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Trauma-Informed Practices in Early Childhood Education

Jessica Dym Bartlett, Child Tre nds,Bethesda, Maryland


Trauma early in life can significantly impair children’s development, mental health, and learning, placing them at risk for poor mental and physical health problems throughout life. Young children experience trauma more often, and are more vulnerable to its harmful effects, than older children. Early childhood education (ECE) programs regularly work with traumatized children and their families, often without adequate training in trauma-informed care (TIC). Implementing TIC in ECE can increase the chances that young traumatized children recover, thrive, and enter kindergarten ready to learn. This article discusses specific approaches to TIC in ECE and related implications for the field.

Two-year-old Imani entered her new classroom clinging to the leg of her foster mother, with whom she had been placed 1 week earlier. After peering around the room for several minutes, she spotted the breakfast table and ran over to grab the cereal container. She was so focused on eating she hardly noticed her foster mother saying goodbye. After a third bowl of cereal, a teacher gently suggested she “take a break to play.” Imani fell to the ground in tears. For the remainder of the morning, she flitted about, unable to settle on an activity. But when the food cart paused by the hall window, Imani’s attention became highly focused on the cart—and when she was not allowed to leave the classroom to get to it, her behavior escalated. She screamed, pushed, and tried to bite anyone that came near her, and wriggled free from teachers who tried to calm her. By lunchtime, Imani’s teachers were emotionally exhausted, and out of strategies to distract, engage, or comfort her. Imani’s foster mother was asked to take her home, and the director called me, an infant and early childhood mental health consultant. After meeting with her teachers, foster family, and a child protective services worker, we learned Imani had been severely neglected in her biological home, often going without food. By forming close partnerships with the adults in Imani’s life, and with new understanding of the trauma reminders (e.g., food) that triggered Imani’s challenging behaviors, we were able to develop and implement a successful trauma-informed plan to help her heal.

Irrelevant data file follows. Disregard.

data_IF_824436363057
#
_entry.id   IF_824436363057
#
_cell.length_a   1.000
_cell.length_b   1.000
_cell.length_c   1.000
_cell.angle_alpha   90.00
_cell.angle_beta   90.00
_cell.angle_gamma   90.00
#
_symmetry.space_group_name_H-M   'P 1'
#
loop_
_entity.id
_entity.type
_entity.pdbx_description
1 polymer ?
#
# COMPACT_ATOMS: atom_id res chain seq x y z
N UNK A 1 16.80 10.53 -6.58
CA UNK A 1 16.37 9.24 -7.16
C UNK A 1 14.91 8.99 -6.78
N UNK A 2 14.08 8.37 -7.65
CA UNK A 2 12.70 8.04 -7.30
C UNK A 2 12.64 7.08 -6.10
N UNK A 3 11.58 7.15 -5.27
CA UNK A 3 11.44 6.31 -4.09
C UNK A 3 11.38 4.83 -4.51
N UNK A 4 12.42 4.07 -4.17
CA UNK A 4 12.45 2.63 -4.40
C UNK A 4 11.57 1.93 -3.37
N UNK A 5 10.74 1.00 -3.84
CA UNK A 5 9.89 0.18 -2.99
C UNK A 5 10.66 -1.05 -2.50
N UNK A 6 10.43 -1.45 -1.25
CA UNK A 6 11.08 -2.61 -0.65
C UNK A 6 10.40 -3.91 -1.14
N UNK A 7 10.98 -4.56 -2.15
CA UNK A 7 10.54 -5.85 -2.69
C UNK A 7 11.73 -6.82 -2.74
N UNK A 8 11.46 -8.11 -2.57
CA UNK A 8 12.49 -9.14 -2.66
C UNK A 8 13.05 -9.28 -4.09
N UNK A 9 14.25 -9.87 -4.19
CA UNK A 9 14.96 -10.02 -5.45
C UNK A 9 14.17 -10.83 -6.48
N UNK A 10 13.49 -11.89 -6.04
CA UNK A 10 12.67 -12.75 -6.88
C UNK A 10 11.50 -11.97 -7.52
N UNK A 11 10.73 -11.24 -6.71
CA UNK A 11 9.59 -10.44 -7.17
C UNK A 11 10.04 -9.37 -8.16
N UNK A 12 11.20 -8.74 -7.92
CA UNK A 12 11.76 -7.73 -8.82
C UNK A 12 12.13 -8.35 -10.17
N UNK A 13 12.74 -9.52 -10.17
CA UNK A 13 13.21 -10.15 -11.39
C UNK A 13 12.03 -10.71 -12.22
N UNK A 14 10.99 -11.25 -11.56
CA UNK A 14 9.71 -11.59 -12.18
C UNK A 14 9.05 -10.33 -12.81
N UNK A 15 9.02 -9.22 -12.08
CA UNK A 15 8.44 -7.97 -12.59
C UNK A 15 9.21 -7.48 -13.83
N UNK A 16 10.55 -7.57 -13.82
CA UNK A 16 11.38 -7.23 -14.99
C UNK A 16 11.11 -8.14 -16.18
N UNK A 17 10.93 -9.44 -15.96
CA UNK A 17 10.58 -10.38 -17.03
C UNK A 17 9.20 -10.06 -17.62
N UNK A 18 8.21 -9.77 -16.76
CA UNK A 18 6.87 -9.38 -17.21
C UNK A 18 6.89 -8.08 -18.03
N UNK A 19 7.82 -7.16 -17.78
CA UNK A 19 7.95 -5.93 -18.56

Stories like Imani’s (name changed for privacy) can be found every day in early childhood education (ECE) settings. Compared to older children and adolescents, young children are disproportionately exposed to trauma, defined here as the perception of events or circumstances as extremely frightening, threating, or harmful to one’s physical or emotional safety (Bartlett & Sacks, 2019; National Child Traumatic Stress Network [NCTSN], n.d.). Estimates of the prevalence of exposure to potentially traumatic events prior to kindergarten range from 26–70% of children in the United States, with those who are Black, Indigenous, and People of Color and living in poverty experiencing the highest rates (Briggs-Gowen et al., 2010; Clarkson Freeman, 2014; Jimenez et al., 2016). Moreover, young children are at particularly high risk for exposure to some of the most common causes of trauma, including child abuse and neglect, domestic violence, and unintentional injuries (Children’s Bureau, 2020; Fantuzzo & Fusco, 2007; Grossman, 2000). For example, children under 3 years old have the highest rates of child maltreatment, comprising more than one quarter (28%) of all victims (Children’s Bureau, 2020). Remarkably, these figures underestimate child trauma, as some of the most widely cited population-level surveys do not account for exposure to many common and harmful social determinants of health that lead to trauma in young children (e.g., extreme poverty, homelessness, natural disasters, pandemics, painful injuries and medical conditions; Bartlett, 2020; McEwen & Gregerson, 2019).

In the last 2 decades, direct service providers and researchers across fields of practice have shown increased understanding of the impacts of trauma in the first few years of a child’s life. This growing awareness has included increased attention to developing and implementing trauma-informed interventions in ECE settings. To help support ECE programs and staff in addressing the needs of traumatized infants, toddlers, and preschoolers, this article describes the unique impacts of trauma on young children and their related needs, and it provides examples of trauma-informed care (TIC) that can be implemented in ECE to increase young children’s chances of resilience—the dynamic process of positive adaptation in the context of significant adversity (Luthar et al., 2000).

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